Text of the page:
Sacramento’s main transit agency on Sunday unveiled the biggest bus route redesign in its history, including extended service hours and more coordination between buses and light rail trains.
The project, called SacRT Forward, is part of a multiyear effort by the Sacramento Regional Transit District to modernize its service and operations in hopes of giving transit a stronger role regionally as Sacramento’s core metro area becomes denser and its freeways and main commuter routes more crowded.
The agency and other transit companies have seen their ridership erode over the past decade as more people use ride-sharing services, forcing SacRT and others to rethink their service approach.
The new routes, more than a year in planning, are based on an analysis of population and job centers as well as travel routes. The agency has focused on bolstering service along major corridors. The changes include discontinuing low-performing routes or sections of routes.
“This is much more than changing bus routes; this is about reimagining what mobility means for the diverse communities in which we serve and getting people to places they want to go,” SacRT General Manager Henry Li said.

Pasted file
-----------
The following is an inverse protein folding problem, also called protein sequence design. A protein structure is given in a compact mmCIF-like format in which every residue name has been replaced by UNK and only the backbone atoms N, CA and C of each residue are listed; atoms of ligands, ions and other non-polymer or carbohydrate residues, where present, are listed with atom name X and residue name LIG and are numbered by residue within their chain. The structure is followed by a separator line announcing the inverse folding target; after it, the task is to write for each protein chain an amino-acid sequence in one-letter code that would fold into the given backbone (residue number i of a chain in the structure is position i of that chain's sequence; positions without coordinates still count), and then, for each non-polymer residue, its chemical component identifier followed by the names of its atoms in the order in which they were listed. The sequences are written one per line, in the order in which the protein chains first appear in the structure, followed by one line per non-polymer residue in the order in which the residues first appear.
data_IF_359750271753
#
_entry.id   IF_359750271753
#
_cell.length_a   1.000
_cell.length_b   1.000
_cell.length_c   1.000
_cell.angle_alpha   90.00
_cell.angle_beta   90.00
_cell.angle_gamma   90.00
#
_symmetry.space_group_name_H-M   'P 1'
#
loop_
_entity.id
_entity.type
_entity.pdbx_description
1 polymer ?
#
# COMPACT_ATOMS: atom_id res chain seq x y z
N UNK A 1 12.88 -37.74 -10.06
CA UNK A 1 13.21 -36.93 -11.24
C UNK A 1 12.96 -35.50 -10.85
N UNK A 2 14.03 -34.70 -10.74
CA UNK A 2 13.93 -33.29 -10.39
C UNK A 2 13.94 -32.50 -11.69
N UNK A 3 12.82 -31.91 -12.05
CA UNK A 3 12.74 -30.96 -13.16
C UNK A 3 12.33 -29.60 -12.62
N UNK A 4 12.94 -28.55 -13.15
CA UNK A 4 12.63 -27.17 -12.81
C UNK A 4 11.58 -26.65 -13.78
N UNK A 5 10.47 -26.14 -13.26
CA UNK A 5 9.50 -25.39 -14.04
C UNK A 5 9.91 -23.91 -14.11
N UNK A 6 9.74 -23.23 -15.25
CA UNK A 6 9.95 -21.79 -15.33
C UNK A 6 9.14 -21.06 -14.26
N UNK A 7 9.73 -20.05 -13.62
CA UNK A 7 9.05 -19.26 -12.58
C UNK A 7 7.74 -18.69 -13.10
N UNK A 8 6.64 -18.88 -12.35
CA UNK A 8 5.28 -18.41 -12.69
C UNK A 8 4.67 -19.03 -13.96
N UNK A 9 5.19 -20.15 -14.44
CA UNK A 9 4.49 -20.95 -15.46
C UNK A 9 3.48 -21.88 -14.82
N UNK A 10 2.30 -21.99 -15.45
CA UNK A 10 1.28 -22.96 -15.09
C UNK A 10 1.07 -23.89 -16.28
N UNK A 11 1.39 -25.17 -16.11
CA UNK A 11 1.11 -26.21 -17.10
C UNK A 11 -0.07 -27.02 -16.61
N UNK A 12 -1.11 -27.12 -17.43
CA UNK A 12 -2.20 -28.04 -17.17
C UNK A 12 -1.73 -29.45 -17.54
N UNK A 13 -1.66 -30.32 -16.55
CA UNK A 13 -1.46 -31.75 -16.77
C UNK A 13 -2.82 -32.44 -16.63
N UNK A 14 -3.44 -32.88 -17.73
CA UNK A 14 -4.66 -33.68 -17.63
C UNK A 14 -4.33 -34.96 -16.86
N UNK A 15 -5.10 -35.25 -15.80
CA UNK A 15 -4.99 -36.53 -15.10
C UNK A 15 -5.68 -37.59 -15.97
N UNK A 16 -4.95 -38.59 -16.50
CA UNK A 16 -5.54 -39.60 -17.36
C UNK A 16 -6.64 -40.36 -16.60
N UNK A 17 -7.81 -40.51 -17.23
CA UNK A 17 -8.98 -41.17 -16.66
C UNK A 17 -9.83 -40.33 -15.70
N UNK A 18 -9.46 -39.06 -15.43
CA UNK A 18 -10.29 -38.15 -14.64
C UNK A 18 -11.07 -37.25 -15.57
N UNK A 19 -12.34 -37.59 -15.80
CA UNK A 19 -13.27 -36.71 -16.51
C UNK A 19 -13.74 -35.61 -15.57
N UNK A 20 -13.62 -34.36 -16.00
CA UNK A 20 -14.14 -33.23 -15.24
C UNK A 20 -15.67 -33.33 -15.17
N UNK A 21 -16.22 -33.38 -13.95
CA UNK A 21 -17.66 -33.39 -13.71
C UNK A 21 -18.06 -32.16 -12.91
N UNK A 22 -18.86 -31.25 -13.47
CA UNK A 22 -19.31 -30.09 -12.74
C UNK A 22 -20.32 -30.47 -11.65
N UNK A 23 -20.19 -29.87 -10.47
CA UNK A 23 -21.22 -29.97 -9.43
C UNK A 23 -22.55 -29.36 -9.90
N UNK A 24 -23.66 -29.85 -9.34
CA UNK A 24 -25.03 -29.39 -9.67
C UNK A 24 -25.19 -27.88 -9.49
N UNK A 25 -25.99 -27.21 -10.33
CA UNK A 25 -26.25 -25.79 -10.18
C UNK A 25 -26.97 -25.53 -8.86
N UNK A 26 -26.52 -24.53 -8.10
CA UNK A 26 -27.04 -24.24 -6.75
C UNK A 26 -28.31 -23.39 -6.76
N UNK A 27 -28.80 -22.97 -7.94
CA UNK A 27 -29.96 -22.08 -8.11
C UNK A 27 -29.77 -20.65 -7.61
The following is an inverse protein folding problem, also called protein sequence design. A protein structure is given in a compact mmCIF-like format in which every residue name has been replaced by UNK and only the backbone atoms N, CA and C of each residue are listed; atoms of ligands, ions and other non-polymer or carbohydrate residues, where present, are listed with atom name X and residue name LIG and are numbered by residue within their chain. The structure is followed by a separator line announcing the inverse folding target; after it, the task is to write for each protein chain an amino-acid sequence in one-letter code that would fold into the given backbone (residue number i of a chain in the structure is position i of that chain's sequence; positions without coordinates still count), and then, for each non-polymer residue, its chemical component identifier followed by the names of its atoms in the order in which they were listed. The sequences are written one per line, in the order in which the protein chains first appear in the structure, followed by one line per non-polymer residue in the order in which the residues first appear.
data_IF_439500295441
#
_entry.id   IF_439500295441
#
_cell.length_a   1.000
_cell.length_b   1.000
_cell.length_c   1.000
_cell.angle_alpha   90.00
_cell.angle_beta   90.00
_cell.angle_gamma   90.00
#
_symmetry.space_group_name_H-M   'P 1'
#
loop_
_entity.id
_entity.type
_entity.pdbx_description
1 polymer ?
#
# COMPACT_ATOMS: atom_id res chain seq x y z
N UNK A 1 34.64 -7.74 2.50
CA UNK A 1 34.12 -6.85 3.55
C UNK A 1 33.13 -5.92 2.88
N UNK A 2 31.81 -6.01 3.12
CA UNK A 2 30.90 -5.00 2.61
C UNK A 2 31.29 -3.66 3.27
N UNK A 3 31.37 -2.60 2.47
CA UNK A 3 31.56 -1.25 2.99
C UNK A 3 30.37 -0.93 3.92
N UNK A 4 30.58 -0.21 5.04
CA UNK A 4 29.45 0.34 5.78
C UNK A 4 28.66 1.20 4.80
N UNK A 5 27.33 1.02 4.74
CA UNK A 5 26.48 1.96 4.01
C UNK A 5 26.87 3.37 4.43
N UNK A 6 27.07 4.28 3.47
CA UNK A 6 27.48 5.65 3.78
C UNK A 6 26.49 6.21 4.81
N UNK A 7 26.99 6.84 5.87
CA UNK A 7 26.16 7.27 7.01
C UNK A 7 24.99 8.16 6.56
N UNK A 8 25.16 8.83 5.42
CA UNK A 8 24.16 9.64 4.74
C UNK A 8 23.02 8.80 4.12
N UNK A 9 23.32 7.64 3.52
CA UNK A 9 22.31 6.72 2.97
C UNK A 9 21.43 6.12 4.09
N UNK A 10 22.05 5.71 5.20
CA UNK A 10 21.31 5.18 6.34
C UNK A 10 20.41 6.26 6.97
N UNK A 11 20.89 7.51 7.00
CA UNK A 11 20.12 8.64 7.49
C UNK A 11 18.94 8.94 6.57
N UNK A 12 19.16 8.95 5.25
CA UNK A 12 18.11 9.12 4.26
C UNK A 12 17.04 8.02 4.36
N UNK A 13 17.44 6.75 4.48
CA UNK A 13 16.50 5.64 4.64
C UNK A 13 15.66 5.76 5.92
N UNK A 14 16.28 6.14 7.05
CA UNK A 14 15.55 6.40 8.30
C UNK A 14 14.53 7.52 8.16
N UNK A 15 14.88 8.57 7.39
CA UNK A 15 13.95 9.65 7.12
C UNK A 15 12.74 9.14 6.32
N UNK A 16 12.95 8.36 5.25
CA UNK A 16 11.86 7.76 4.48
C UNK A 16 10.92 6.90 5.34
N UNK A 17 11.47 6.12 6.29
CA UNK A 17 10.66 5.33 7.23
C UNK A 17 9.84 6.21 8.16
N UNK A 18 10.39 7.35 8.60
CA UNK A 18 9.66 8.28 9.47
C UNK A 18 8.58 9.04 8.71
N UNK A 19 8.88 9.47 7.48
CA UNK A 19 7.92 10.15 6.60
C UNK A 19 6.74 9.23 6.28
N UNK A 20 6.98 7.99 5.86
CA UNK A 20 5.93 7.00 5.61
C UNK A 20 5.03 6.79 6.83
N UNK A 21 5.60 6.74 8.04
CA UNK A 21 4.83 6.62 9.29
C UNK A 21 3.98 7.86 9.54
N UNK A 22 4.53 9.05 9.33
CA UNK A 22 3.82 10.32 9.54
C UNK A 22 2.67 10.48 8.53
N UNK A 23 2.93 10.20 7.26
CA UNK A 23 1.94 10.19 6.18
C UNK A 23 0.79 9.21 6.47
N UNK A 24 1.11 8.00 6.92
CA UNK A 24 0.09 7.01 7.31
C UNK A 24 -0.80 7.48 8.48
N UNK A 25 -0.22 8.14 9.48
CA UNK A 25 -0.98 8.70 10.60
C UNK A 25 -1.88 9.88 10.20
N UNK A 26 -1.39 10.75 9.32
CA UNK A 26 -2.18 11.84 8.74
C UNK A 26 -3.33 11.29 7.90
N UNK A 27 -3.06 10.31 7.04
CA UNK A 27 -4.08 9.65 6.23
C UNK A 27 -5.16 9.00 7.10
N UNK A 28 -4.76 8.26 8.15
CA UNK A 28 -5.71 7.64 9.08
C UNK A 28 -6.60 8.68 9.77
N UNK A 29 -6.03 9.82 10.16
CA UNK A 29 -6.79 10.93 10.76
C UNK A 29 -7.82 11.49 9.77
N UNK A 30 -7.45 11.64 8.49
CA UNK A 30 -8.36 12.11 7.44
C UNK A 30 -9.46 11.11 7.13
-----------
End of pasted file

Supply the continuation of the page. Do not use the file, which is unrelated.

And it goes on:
The agency is offering free rides on all buses and light rail trains Sunday through Wednesday of this week.
SacRT also plans to offer free rides this school year, starting Oct. 1, to all elementary and high school students. Yolobus and Stockton transit agencies also are experimenting this year with free rides for students.
The new SacRT service this week includes extended service late nights and on the weekends to offer more service to swing shift workers. It divides service into 27 regular routes and 15 peak-hour-only routes. All routes provide seven-day service except bus route 33.
Among other recent changes at SacRT:
- Adding fare inspectors and security on most trains.
- Plans to buy low-floor trains over time so that riders do not have to climb stairs.
- Working with local cities to create live-work hubs near transit stations.
- Creating better linkages among bus systems around the region.
- Experimenting with “micro-transit” service in several communities. The service, called SmaRT Ride, allows people to request a shuttle bus via an app or phone call that will pick up at their home or wherever they are.
- Re-emphasizing cleaning of trains and light rail stations.